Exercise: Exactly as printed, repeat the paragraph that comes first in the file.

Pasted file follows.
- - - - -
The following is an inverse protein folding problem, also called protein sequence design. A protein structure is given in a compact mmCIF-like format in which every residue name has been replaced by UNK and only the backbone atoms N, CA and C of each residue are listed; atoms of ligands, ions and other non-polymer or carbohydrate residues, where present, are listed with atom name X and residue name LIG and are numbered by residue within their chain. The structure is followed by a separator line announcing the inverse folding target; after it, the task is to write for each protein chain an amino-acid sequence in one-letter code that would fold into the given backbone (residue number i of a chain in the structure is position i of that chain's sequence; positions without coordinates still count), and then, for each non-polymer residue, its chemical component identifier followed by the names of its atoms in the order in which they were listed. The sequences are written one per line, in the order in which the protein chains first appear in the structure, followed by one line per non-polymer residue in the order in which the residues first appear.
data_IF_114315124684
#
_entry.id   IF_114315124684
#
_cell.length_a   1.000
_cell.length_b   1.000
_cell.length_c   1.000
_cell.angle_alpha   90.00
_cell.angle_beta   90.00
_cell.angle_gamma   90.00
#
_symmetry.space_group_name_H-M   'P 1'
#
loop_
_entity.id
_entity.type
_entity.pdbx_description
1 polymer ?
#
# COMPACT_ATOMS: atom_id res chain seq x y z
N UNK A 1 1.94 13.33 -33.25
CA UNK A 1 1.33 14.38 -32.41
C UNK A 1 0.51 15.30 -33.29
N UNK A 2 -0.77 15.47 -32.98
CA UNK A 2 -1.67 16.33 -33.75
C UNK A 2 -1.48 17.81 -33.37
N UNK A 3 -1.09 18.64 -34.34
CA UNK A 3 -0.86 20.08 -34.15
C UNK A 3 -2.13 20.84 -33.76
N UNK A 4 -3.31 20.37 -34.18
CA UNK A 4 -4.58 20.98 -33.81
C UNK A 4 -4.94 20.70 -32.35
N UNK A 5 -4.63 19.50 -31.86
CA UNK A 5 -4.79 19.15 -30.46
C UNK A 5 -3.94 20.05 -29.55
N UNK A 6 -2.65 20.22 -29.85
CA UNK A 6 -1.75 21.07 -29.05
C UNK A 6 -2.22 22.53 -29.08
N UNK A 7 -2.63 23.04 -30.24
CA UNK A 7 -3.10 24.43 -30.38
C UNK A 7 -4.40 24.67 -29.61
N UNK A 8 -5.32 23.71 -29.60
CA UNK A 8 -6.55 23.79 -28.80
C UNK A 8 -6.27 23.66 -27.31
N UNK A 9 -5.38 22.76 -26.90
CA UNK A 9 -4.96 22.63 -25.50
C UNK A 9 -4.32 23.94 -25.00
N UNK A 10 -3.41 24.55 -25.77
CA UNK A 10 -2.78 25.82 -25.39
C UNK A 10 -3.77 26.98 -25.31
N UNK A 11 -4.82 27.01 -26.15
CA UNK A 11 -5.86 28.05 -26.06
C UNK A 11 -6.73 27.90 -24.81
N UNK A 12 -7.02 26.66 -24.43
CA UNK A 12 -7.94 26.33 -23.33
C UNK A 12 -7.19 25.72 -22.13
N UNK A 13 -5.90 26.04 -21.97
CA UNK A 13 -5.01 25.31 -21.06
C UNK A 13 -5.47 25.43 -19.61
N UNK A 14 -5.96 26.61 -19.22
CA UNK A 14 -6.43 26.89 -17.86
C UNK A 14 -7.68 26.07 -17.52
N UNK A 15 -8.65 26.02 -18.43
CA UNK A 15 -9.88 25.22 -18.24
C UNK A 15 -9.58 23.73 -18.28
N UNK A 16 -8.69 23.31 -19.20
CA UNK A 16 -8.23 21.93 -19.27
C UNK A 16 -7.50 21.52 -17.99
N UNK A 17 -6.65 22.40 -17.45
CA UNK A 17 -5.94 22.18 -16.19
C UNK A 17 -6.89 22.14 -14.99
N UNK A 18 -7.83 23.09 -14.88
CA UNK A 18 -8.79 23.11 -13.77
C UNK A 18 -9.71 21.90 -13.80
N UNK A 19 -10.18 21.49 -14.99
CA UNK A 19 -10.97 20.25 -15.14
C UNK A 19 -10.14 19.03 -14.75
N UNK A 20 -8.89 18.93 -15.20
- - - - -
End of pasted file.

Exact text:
The following is an inverse protein folding problem, also called protein sequence design. A protein structure is given in a compact mmCIF-like format in which every residue name has been replaced by UNK and only the backbone atoms N, CA and C of each residue are listed; atoms of ligands, ions and other non-polymer or carbohydrate residues, where present, are listed with atom name X and residue name LIG and are numbered by residue within their chain. The structure is followed by a separator line announcing the inverse folding target; after it, the task is to write for each protein chain an amino-acid sequence in one-letter code that would fold into the given backbone (residue number i of a chain in the structure is position i of that chain's sequence; positions without coordinates still count), and then, for each non-polymer residue, its chemical component identifier followed by the names of its atoms in the order in which they were listed. The sequences are written one per line, in the order in which the protein chains first appear in the structure, followed by one line per non-polymer residue in the order in which the residues first appear.